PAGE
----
Panegyrics of Granovetter

March 13, 2017; Politico

Here’s another story to fuel our ongoing discussion of whether we need to separate the worlds of nonprofit “social welfare” and political organizations.

On the same day Donald Trump took the oath of office and became our nation’s 45th President, he filed as a candidate for reelection in 2020. Just days later, a newly formed 501(c)(4) organization, America First Policies (AFP), was announced by its founders, six former high-level Trump campaign staffers. In fact, the nonprofit had been in the planning stages during the transition, complete with an internal power struggle discussed in an NPQ report. One AFP’s organizers, Brad Parscale, who had been a deputy campaign manager, told U.S. News and World Report, “Some of the same like-minded individuals who put their energy into getting Mr. Trump elected are now going to be part of a grassroots group to go out there and help with the agenda, help the White House be successful.” Apparently, because of the ability to accept donations of unlimited size and keep their donors anonymous, the founders chose to structure their group as a nonprofit social welfare organization rather than as a PAC.

In an interview with the Washington Post, Kellyanne Conway, currently holding the title “counselor to the president,” described an even more expansive agenda for AFP: “We’re fighting and planning how to continue this seismic change and the Trump revolution into the next election.” One of the strategies then under consideration went even further, generating opposition to 10 Democratic senators who were deemed most vulnerable when seeking reelection in 2018.

Since its formation two months ago, AFP has struggled to get going. Little if any research has been conducted, nor have any materials been published. According to Politico:

Officials involved in America First Policies acknowledged their slow start. They say it’s the natural result in part of having to wait for the White House to staff up before they could make hires. “It was a little like waiting for the music to stop in musical chairs,” said one official. “We’ve now gotten to the point where everything is lined up and money is being raised.”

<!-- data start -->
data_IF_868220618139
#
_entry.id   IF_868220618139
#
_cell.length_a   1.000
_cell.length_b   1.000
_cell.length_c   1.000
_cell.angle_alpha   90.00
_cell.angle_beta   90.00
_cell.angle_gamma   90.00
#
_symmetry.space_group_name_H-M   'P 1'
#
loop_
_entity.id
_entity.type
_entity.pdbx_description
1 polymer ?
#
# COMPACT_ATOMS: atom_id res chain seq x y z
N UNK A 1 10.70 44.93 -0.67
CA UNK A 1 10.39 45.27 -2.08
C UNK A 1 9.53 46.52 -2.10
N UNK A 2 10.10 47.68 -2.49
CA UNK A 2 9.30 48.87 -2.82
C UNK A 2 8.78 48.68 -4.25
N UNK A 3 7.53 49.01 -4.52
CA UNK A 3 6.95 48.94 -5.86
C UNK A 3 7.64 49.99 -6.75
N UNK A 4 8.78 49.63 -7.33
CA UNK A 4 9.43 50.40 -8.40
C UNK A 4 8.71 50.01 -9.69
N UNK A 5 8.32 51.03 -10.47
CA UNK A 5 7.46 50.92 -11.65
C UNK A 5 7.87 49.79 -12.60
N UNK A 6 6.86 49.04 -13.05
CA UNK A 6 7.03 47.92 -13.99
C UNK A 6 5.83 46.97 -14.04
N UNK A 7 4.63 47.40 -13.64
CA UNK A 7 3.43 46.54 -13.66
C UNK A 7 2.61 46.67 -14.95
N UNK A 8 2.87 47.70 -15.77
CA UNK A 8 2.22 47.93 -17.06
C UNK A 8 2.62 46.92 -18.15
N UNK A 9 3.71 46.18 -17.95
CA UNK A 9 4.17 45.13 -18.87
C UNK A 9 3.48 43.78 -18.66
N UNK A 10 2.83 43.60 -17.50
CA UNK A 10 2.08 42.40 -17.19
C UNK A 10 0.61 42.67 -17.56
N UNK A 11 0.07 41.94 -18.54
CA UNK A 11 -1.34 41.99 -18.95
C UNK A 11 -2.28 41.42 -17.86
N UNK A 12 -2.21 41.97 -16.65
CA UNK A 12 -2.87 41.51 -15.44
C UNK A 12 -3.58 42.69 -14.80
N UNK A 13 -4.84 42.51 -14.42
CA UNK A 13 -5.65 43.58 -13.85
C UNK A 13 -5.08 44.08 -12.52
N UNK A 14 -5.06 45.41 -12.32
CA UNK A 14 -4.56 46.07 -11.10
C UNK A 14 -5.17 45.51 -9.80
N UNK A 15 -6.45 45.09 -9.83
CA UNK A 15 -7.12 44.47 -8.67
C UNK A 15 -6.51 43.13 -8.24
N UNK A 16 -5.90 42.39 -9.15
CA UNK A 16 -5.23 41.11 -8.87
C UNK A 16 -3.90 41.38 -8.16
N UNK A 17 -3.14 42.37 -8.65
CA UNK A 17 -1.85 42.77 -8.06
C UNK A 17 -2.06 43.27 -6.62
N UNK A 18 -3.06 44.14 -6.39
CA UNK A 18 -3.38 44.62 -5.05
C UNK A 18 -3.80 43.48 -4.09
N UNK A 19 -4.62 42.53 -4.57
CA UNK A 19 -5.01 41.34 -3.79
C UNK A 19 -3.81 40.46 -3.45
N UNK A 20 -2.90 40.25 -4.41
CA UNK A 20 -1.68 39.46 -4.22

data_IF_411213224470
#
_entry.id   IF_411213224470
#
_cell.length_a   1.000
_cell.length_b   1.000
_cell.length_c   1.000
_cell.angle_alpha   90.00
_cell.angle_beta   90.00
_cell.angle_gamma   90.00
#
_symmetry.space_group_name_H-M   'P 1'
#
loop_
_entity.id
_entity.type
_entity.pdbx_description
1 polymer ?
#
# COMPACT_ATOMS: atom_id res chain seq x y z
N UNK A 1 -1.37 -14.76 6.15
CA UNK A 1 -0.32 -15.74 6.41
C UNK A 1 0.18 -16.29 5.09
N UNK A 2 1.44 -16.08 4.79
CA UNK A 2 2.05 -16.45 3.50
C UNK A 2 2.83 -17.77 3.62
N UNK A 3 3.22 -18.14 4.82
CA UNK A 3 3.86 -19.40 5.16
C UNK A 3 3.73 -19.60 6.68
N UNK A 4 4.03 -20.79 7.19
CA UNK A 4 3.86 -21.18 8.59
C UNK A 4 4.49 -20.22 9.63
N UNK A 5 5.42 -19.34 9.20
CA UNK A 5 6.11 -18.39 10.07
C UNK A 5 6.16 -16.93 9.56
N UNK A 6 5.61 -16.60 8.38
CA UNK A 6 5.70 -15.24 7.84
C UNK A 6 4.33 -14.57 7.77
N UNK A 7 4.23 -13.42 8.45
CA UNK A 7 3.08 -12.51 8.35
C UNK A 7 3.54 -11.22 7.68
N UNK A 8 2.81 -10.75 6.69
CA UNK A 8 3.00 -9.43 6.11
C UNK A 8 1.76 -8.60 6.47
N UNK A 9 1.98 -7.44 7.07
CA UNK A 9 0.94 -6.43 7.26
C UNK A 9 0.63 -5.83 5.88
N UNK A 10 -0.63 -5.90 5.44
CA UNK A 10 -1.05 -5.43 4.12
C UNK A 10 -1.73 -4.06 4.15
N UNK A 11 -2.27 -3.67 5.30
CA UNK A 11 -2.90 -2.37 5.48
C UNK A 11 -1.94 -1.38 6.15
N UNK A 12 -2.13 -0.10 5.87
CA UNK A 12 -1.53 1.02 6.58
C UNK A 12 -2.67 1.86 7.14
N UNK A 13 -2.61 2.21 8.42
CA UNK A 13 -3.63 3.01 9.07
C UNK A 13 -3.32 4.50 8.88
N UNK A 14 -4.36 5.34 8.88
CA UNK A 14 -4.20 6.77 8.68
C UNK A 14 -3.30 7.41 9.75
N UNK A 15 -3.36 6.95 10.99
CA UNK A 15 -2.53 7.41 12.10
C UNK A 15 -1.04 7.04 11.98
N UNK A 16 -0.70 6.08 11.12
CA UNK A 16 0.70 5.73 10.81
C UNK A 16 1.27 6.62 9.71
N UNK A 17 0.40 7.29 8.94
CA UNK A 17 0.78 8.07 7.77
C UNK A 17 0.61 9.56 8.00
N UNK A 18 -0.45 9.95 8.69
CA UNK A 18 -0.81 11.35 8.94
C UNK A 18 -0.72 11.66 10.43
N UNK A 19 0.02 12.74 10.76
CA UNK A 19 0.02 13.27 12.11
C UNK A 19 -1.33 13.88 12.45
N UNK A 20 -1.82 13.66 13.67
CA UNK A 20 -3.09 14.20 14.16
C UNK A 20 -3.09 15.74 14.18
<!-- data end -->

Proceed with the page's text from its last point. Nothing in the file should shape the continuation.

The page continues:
Because the group’s definition of their social welfare purpose is intricately connected to President Trump’s policy and political agendas, AFP’s progress has become not just an issue for their board to debate. Criticism, according to an unidentified member of Politico, is coming directly from the White House. Others, frustrated with the lack of progress, have even begun looking at forming another social welfare organization, potentially resulting in multiple competing pro-Trump 501(c)(4)s run by Trump campaign insiders.

What are the benchmarks that would make it easy to understand the nature of an organization as a social welfare and not political entity? Would it need to define its objectives only in terms of issues and not in terms of individual officeholders, candidates, or parties? Would it need to use its resources only to conduct research and provide educational materials and experiences, rather than produce TV and social media ads? Would its staff be drawn from the worlds of academia and social service rather than politics? Is this a distinction that can be made when it has already proven so difficult for the IRS to define political activity in the context of 501(c)(4) regulation? And if not, should 501(c)(4) organizations deserve the right to raise and spend unlimited sums raised from anonymous sources?—Martin Levine